Next Episode of Great American Railroad Journeys is
Season 3 / Episode 1 and airs on 22 January 2018 18:30
Michael Portillo crosses the Atlantic to ride the railroads of America, armed with Appleton's General Guide to the United States, published in 1879.
Michael Portillo continues his 1,000-mile journey from the northern state of Minnesota to the home of the blues in Memphis, Tennessee. Today, in the nation's rail capital, where tracks pass underground and overground and are elevated into the air, Michael investigates the ultimate marshalling yard. At the ornate Palmer House Hotel, Michael teams up with the head chef to recreate the original chocolate brownie, invented by Bertha Palmer for Chicago's World Exposition in 1893. He discovers the origins of the Sanitary and Ship Canal and uncovers the history of an incredible civil engineering project which raised the city to new heights. Heading deep underground, Michael inspects a modern day scheme on a similarly awesome scale, described by the boss as the largest toilet in the world.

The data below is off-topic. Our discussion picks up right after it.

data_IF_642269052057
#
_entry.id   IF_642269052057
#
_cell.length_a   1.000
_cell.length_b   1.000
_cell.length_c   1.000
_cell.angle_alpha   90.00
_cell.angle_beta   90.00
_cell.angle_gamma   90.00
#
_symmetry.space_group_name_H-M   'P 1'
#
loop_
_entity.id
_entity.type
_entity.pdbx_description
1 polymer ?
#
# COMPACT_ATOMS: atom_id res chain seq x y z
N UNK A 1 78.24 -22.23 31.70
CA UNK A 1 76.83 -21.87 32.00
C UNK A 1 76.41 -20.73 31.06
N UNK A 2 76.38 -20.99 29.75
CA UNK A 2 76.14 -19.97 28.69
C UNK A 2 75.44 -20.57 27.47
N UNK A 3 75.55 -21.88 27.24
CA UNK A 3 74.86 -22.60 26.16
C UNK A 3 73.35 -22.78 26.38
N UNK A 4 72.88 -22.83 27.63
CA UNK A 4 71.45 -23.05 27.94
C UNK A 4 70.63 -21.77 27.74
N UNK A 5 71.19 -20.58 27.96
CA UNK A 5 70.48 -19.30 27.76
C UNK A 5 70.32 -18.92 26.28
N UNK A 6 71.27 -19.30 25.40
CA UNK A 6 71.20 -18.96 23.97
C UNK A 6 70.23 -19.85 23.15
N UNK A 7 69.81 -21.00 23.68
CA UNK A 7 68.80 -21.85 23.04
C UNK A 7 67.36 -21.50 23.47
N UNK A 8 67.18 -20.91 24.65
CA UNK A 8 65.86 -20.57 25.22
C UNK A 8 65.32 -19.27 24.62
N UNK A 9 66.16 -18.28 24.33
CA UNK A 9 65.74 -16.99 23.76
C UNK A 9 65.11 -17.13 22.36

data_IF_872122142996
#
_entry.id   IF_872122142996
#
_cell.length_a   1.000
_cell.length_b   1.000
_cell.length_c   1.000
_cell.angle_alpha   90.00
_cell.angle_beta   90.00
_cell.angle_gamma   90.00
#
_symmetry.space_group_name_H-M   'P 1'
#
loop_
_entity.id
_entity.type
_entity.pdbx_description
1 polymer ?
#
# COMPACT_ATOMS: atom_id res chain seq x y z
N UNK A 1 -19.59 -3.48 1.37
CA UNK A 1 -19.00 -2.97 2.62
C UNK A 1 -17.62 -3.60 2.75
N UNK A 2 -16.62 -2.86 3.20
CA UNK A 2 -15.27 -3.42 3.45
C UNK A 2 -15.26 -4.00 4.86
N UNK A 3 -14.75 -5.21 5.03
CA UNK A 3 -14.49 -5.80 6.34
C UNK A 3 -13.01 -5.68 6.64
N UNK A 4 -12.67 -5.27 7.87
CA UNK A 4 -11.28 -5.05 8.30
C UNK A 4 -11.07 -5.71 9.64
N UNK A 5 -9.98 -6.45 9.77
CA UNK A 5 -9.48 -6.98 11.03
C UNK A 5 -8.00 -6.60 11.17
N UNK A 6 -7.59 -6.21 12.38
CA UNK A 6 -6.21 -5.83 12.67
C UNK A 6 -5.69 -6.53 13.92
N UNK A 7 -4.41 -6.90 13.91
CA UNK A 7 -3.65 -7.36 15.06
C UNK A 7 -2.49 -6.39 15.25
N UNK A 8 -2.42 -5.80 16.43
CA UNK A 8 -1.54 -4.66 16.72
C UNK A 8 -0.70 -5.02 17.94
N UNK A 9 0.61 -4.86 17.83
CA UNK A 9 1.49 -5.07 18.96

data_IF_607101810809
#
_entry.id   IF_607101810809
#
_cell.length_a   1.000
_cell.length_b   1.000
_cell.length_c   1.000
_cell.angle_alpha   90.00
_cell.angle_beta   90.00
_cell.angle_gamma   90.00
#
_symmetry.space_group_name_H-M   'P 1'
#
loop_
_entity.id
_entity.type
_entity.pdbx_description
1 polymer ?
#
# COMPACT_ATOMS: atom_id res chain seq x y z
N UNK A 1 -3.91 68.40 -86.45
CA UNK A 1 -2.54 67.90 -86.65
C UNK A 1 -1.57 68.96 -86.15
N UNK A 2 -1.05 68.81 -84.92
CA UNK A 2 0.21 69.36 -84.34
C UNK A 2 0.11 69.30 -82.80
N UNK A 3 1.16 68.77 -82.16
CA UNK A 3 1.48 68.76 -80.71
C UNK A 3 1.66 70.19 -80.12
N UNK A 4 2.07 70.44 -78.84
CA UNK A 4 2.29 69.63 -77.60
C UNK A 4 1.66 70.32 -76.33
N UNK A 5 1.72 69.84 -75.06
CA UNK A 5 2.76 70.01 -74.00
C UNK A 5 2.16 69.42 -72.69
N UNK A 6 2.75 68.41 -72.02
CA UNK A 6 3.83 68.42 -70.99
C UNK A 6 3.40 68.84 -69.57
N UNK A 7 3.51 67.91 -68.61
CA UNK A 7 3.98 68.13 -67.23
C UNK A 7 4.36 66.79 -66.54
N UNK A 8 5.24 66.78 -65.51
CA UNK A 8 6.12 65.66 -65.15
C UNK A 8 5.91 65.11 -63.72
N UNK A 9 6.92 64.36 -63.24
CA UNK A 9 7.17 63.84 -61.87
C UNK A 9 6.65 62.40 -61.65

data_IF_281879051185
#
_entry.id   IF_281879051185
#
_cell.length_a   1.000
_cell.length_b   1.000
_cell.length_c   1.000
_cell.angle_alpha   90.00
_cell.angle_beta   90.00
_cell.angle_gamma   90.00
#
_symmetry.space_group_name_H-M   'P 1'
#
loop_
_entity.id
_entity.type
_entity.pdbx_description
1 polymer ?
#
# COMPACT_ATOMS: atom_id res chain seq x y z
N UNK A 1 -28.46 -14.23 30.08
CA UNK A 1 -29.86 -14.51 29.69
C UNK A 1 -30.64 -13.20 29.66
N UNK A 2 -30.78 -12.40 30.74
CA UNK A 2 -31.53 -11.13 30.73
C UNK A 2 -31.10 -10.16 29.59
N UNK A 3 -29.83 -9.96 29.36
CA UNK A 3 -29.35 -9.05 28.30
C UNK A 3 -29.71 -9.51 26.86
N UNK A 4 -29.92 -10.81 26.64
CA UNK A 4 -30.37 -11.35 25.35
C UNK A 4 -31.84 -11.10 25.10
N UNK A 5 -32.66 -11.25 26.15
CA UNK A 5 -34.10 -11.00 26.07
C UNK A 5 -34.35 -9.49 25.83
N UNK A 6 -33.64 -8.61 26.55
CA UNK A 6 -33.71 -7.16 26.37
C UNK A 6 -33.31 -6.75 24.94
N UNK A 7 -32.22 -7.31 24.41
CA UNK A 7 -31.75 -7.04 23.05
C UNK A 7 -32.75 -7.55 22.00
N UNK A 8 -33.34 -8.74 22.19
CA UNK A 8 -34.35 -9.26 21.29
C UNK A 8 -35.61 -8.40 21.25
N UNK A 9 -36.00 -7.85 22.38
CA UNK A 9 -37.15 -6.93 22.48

Steered by his Appleton's Guide, Michael Portillo continues his 1,000-mile rail journey south from Chicago through Kankakee to Champaign, Illinois. In full swing on the fairway at the Flossmoor Country Club, Michael discovers how wealthy businessmen from the city flocked to play and how the railroads fostered the growth of suburban life. Beside the Kankakee River, Michael is invited to visit the Frank Lloyd Wright-designed house that changed the face of American architecture. On the platform at Kankakee station, Michael parties with the locals as they celebrate the City of New Orleans rail service, immortalised in song by Arlo Guthrie. He gets his hands on a vintage hooter riding on the Monticello Heritage rail line and in Champaign learns a thing or two at a railroad university.